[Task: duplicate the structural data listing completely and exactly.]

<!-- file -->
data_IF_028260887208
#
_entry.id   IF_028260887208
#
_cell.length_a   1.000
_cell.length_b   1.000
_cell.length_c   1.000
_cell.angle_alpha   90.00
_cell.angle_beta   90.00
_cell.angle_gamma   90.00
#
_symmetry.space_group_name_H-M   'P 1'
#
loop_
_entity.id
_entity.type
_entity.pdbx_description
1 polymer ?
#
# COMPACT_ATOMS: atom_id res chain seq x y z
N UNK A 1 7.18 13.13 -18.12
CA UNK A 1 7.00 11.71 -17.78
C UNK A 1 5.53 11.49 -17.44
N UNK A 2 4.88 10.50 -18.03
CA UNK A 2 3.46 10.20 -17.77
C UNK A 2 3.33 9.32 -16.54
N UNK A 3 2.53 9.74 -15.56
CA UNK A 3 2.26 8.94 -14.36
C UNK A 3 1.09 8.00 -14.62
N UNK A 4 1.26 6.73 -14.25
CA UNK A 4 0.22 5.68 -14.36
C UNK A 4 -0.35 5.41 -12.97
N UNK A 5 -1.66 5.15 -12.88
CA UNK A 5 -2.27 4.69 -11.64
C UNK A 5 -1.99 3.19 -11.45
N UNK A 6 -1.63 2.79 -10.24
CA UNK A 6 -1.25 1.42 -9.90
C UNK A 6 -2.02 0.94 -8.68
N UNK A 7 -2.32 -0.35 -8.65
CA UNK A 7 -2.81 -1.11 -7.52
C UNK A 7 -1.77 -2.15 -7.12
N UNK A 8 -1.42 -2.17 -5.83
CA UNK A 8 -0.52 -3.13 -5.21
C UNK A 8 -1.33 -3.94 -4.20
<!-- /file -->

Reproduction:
data_IF_028260887208
#
_entry.id   IF_028260887208
#
_cell.length_a   1.000
_cell.length_b   1.000
_cell.length_c   1.000
_cell.angle_alpha   90.00
_cell.angle_beta   90.00
_cell.angle_gamma   90.00
#
_symmetry.space_group_name_H-M   'P 1'
#
loop_
_entity.id
_entity.type
_entity.pdbx_description
1 polymer ?
#
# COMPACT_ATOMS: atom_id res chain seq x y z
N UNK A 1 7.18 13.13 -18.12
CA UNK A 1 7.00 11.71 -17.78
C UNK A 1 5.53 11.49 -17.44
N UNK A 2 4.88 10.50 -18.03
CA UNK A 2 3.46 10.20 -17.77
C UNK A 2 3.33 9.32 -16.54
N UNK A 3 2.53 9.74 -15.56
CA UNK A 3 2.26 8.94 -14.36
C UNK A 3 1.09 8.00 -14.62
N UNK A 4 1.26 6.73 -14.25
CA UNK A 4 0.22 5.68 -14.36
C UNK A 4 -0.35 5.41 -12.97
N UNK A 5 -1.66 5.15 -12.88
CA UNK A 5 -2.27 4.69 -11.64
C UNK A 5 -1.99 3.19 -11.45
N UNK A 6 -1.63 2.79 -10.24
CA UNK A 6 -1.25 1.42 -9.90
C UNK A 6 -2.02 0.94 -8.68
N UNK A 7 -2.32 -0.35 -8.65
CA UNK A 7 -2.81 -1.11 -7.52
C UNK A 7 -1.77 -2.15 -7.12
N UNK A 8 -1.42 -2.17 -5.83
CA UNK A 8 -0.52 -3.13 -5.21
C UNK A 8 -1.33 -3.94 -4.20